Montenegro: Economic feasibility, Gov plans for new power generation and electricity export ambitions

27. March 2015. / SEE Energy News

During the following decade Montenegro has the potential to be transformed from a large importer of energy, which imports up to 50 percent of its production, into a country whose production can meet domestic needs.

The amount of electricity for export can reach up to 2,000 GWh in 2024, in case the aluminum factory KAP stops working. This is a very significant amount, if one takes into account the total demand in the country (between 4,000 and 5,000 GWh in 2024).

This situation could lead to a significant dependence on the export market. The analysis has demonstrated the possibility for Montenegro to compete with other countries in the region for export markets in adjacent countries. The competition could come from EU Member States, Bulgaria and Romania, and in the near future and from Ukraine and Turkey as well.

High dependence on export markets suggests the possibility of losing the funds invested in projects. From this point of view, decision-making “produce or purchase” should be accurately considered before entering into new investments.

Regarding the analysis of supply and demand during peak workloads is expected that Montenegro remains vulnerable in this respect, even if KAP stops working.

There are numerous problems related to the supply. Montenegro has a high dependence on hydropower, which will not be changed in the future.

It is interesting that the production of electricity in hydroelectric power plants is historically unstable. Thus in 2010, 2.7 terawatt-hours were produced in hydroelectric power plants, while in 2011 only 1.1 terawatt-hours were produced. This can be a major problem in the case of a longer period with little rainfall.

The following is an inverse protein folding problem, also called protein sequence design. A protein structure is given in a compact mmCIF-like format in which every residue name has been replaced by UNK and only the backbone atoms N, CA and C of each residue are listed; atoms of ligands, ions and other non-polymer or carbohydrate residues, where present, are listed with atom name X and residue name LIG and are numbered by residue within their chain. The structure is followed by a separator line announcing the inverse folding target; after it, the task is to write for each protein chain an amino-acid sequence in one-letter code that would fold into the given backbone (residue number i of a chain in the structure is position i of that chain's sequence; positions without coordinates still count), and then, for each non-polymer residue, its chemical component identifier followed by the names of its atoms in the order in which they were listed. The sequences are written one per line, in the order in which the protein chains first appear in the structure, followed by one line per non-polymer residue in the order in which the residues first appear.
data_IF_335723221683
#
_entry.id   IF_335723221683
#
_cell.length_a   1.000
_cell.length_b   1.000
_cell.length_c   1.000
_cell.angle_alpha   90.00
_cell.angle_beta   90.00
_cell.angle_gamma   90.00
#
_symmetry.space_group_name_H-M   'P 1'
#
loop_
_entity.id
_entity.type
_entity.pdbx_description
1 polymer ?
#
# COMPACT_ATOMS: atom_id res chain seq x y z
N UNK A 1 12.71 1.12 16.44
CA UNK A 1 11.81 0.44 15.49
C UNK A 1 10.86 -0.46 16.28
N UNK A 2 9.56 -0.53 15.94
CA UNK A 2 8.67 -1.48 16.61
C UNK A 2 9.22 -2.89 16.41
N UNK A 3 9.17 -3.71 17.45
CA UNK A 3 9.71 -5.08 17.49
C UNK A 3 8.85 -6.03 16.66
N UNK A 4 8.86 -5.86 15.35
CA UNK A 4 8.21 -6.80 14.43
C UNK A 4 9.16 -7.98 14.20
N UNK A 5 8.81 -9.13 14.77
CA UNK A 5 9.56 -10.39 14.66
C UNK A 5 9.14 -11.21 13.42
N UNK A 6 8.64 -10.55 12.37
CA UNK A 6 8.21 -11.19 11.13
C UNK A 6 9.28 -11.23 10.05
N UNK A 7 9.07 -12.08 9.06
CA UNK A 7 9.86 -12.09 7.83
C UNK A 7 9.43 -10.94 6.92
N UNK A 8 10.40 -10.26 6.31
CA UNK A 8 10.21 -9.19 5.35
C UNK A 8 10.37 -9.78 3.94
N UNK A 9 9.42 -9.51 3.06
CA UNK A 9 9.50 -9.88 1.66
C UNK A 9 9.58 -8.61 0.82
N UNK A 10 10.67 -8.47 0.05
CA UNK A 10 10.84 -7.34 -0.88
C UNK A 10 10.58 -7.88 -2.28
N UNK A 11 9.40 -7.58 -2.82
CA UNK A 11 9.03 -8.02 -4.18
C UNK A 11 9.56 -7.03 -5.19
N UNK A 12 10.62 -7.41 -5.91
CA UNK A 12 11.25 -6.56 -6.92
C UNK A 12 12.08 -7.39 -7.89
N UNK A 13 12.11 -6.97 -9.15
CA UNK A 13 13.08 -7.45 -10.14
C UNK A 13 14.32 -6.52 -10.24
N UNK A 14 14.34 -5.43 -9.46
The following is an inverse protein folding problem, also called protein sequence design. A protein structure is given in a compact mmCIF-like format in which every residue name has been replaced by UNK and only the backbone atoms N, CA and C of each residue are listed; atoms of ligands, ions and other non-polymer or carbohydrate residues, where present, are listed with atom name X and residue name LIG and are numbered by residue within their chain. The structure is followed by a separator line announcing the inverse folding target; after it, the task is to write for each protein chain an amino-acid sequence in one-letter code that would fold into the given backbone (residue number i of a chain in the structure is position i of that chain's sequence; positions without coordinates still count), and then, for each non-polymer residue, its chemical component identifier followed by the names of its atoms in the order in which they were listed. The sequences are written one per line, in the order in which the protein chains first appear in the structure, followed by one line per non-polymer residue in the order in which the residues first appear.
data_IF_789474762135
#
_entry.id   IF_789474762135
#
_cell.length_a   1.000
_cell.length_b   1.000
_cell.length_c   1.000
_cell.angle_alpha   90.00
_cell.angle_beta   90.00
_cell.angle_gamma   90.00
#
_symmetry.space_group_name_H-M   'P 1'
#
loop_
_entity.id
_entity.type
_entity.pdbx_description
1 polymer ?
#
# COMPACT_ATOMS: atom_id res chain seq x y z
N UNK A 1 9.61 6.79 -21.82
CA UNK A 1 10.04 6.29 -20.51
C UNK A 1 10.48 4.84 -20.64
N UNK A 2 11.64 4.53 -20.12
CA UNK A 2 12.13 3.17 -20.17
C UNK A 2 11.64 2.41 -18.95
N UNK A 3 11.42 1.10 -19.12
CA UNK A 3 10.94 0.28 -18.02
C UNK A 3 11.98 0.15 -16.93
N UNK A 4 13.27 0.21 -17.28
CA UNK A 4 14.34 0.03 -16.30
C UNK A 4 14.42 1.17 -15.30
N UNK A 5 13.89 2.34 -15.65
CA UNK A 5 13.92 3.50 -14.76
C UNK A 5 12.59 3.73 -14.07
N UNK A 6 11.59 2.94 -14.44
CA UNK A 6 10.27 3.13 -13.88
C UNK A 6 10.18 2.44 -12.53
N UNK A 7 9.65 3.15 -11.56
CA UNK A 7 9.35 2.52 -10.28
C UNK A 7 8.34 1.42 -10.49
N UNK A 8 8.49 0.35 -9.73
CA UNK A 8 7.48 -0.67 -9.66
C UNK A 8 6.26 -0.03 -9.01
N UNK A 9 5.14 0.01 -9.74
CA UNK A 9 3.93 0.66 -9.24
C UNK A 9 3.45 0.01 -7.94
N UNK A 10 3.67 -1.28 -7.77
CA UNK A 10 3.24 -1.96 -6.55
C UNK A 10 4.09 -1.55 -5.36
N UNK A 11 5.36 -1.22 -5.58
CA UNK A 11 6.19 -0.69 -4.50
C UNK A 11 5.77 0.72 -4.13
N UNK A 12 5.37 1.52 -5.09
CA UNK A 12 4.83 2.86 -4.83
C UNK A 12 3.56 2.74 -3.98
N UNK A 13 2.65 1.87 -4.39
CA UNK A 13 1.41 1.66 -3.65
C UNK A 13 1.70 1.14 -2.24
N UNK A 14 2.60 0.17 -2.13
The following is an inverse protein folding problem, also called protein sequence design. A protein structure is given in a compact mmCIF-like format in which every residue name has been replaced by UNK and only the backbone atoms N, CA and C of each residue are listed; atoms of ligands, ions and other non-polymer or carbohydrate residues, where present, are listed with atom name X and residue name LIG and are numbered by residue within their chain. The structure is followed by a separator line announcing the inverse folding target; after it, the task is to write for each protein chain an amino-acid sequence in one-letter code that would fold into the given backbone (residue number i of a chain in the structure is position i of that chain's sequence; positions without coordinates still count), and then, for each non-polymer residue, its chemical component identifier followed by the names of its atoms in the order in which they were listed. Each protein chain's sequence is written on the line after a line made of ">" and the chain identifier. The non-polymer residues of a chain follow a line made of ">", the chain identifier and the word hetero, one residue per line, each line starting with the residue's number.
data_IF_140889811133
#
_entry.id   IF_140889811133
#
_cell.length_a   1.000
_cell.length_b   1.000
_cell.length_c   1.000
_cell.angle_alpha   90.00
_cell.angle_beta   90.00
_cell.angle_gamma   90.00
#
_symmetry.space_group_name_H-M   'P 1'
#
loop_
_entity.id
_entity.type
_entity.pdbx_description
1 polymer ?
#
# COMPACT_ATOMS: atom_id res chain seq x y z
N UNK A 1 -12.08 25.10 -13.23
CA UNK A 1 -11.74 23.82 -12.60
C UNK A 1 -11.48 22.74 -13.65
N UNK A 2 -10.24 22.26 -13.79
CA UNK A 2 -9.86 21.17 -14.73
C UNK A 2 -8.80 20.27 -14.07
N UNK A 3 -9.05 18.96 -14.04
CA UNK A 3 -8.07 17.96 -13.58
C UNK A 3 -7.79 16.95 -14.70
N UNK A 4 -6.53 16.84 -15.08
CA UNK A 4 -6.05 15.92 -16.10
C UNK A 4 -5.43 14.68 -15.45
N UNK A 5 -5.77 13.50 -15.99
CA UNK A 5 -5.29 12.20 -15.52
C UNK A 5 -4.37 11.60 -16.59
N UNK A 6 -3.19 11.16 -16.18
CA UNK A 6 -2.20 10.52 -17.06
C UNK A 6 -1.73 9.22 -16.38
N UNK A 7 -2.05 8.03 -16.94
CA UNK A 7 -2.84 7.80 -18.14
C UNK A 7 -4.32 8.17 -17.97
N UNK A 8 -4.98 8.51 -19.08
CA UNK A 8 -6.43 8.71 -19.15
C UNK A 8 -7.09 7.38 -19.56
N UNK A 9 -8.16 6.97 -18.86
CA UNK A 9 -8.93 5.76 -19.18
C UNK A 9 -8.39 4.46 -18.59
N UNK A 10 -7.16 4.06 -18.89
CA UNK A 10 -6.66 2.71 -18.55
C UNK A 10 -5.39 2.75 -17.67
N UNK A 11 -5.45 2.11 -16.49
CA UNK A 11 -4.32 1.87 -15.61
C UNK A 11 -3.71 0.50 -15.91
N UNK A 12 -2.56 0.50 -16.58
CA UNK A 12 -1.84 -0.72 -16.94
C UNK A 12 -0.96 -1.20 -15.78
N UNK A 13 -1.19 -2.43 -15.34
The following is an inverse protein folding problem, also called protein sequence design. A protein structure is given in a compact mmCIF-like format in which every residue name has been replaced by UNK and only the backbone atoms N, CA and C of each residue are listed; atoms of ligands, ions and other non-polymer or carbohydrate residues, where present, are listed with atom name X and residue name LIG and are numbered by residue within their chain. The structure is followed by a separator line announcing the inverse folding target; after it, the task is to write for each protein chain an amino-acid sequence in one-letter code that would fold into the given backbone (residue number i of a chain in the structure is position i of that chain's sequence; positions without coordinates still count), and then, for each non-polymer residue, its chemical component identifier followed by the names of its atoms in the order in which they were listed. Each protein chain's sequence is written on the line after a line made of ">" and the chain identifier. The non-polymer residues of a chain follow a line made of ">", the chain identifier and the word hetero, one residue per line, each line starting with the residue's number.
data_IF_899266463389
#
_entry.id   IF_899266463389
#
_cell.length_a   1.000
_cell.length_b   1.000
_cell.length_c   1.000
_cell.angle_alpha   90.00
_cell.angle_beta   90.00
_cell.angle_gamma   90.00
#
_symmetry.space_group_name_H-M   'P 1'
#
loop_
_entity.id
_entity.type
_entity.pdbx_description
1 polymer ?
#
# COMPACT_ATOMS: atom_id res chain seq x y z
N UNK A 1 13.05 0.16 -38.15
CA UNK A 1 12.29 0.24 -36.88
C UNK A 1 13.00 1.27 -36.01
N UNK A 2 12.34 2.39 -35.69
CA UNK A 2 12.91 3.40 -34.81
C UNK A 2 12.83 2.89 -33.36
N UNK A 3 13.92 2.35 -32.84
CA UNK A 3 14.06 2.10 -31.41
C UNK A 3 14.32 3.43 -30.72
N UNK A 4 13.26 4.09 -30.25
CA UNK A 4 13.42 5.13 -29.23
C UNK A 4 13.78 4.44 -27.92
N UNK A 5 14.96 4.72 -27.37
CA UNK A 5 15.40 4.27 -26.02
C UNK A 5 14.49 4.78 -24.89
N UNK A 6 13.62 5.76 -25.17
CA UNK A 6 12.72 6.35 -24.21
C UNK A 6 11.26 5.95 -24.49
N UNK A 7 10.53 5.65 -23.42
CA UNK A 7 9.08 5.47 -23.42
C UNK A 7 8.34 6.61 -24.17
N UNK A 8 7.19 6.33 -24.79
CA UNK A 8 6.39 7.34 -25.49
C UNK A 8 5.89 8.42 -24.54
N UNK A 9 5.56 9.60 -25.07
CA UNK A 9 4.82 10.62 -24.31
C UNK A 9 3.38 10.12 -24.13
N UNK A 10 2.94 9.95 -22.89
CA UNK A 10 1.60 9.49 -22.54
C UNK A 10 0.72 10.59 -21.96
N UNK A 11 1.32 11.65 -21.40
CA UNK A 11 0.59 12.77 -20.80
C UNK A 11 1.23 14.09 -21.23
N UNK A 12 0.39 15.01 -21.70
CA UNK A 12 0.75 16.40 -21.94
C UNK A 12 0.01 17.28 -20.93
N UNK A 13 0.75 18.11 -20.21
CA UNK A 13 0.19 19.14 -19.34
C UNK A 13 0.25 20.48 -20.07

The capacity expansion will not take place without problems. When it comes to Pljevlja I, it seems that there are legal limitations arising from the Decision of the Ministerial Council of the Energy Community related to the implementation of the Directive on large combustion plants, which limits the maximum working hours in the period between 2018 and 2023 and predicts subsequent provision of production standards. In addition, there may be economic limitations. In the case of hydroelectric power plant Morača, the tender announced in 2011 was unsuccessful, allegedly because the project had proved economically unviable.

The gradual closure of the factory KAP can significantly reduce the demand for electricity in the country.

The total loss in transmission and distribution of electricity is around 23 percent. Increasing grid performance may have an impact on supply security as well on country’s position, without the addition of new production capacities.

The report shows that the country does not have good regional connections in the field of energy policy.

The decision whether to purchase or produce electricity must be strategic and must take into account the consideration of energy security.

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